08172017Headline:

Montgomery, Alabama

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Tom Methvin
Tom Methvin
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Recent court cases raise questions about trucking safety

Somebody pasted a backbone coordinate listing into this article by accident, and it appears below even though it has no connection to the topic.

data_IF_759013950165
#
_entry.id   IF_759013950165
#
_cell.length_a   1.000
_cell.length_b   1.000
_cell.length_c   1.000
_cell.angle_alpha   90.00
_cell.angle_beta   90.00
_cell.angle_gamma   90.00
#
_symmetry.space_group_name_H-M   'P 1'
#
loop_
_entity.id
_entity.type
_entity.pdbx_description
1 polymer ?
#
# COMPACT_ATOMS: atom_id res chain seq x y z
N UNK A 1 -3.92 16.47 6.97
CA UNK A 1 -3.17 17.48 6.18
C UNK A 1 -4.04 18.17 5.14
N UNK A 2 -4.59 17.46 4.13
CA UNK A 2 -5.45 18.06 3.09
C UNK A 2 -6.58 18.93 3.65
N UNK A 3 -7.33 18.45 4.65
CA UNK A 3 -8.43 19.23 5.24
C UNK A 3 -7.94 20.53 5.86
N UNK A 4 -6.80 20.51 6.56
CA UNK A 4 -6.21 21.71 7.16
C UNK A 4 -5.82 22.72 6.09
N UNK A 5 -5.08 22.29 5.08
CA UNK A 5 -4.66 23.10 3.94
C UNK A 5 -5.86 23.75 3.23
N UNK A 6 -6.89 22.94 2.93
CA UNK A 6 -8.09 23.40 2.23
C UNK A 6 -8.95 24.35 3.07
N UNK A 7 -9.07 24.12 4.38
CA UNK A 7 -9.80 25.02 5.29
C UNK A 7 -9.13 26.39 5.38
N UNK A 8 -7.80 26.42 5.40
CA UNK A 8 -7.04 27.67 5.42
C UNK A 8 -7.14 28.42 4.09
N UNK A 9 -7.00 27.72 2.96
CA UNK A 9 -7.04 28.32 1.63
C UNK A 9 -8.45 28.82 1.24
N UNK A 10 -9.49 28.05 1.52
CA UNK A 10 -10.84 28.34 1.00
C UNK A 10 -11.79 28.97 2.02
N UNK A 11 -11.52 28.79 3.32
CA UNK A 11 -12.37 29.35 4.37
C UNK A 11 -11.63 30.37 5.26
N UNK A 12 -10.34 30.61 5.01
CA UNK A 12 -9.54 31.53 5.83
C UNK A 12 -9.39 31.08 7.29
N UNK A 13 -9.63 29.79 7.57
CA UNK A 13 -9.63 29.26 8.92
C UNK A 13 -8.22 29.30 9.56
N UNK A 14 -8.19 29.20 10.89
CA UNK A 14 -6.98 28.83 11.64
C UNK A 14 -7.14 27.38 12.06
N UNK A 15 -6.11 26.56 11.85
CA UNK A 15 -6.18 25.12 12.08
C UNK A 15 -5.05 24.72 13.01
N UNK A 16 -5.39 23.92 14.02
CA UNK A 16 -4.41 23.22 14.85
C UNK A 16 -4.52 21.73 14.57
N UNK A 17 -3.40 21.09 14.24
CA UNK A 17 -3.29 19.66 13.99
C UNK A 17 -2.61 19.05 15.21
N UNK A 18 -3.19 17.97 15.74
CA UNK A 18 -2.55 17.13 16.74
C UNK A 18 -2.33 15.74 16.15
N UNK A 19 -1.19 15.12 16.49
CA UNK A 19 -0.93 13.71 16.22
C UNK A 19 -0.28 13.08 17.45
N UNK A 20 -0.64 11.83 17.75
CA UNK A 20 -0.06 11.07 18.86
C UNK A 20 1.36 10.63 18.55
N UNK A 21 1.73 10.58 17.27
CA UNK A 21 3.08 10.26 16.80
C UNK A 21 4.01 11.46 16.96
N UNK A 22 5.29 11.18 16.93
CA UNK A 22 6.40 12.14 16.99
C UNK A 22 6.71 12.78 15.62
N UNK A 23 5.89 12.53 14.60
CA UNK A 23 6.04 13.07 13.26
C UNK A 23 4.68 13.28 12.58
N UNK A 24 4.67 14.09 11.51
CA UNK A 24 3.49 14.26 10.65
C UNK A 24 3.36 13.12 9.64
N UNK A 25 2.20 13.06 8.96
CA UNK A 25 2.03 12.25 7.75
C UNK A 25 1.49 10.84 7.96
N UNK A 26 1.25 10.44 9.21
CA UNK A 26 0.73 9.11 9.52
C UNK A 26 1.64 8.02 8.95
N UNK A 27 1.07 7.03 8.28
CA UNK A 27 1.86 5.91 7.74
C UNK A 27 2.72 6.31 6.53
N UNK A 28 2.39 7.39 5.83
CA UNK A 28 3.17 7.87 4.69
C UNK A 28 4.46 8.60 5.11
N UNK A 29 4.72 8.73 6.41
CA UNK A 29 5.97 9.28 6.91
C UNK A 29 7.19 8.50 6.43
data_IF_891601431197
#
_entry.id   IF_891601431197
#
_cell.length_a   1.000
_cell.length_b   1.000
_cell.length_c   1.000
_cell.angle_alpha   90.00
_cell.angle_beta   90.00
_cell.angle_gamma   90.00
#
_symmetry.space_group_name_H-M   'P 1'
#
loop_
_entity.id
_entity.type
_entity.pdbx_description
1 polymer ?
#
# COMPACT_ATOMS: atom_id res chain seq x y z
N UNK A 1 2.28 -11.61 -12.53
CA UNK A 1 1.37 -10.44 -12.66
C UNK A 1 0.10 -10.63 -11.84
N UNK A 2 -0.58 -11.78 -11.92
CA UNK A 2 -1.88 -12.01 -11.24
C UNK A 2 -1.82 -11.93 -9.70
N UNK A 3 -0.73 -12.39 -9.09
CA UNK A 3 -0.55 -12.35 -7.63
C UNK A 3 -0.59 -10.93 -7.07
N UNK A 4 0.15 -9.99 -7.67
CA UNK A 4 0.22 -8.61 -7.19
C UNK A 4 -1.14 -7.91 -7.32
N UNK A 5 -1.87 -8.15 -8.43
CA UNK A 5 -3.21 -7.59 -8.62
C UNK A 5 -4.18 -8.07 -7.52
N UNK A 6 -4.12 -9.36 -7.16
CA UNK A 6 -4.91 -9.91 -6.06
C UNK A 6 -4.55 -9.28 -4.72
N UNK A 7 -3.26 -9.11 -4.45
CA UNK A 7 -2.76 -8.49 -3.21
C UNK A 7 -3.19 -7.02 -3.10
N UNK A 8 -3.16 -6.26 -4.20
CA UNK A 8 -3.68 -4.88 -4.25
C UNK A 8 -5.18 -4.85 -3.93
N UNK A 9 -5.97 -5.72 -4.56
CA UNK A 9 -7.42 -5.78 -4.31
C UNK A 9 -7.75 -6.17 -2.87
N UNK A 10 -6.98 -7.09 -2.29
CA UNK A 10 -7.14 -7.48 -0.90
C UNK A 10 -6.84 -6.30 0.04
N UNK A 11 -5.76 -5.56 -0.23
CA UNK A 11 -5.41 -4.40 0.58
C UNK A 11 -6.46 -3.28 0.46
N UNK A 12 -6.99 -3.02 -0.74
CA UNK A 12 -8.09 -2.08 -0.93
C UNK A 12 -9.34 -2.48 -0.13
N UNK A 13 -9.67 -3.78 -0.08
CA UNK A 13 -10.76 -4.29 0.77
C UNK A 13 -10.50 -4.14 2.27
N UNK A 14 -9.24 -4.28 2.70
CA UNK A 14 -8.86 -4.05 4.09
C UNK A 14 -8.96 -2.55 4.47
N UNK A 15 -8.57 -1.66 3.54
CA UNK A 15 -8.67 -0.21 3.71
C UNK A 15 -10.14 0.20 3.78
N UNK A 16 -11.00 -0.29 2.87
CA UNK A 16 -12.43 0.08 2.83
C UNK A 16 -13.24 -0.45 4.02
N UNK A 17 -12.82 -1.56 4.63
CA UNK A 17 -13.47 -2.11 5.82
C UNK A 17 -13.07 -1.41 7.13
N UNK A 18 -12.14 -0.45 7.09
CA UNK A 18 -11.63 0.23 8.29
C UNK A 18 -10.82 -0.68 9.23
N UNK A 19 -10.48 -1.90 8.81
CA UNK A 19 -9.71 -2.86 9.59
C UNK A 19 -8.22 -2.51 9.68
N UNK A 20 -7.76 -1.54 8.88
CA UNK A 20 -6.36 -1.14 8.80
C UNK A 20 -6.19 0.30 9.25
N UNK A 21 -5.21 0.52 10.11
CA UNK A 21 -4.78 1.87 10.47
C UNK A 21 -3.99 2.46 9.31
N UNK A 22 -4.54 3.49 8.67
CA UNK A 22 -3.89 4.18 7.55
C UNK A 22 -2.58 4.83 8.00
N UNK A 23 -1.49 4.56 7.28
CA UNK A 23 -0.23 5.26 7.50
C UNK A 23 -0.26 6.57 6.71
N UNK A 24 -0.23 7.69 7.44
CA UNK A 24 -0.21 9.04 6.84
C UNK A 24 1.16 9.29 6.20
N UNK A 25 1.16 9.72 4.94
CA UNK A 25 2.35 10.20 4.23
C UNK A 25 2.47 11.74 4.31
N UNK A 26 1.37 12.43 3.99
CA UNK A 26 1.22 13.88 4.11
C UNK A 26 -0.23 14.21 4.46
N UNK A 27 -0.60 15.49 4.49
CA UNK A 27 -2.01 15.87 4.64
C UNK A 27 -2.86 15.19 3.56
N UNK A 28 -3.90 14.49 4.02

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Over the past several years a “disturbing pattern of dangerous activity” by the nation’s trucking industry has developed. We find that a good number of the fatalities resulting from trucking accidents involve driver fatigue. During 2004, 5,190 people were killed in truck crashes, an increase of 154 fatalities over 2003. Additionally, in 2004, the number of truckers killed in crashes increased by 5%. A number of cases we have handled indicate that truck driver fatigue is a major safety problem. Some studies, including two by the National Transportation Safety Board, indicated that truck driver fatigue is a factor in 30% to 40% of severe crashes. No motor carrier driver is allowed to drive more than 11 cumulative hours after 10 hours off duty, according to new regulations passed by the Federal Motor Carrier Safety Administration. The federal and state government’s need to take all steps necessary to change the trends that are developing. Stronger enforcement is obviously needed. In Alabama, that means more state troopers being hired and trained so that highway patrolling can be brought up to needed levels.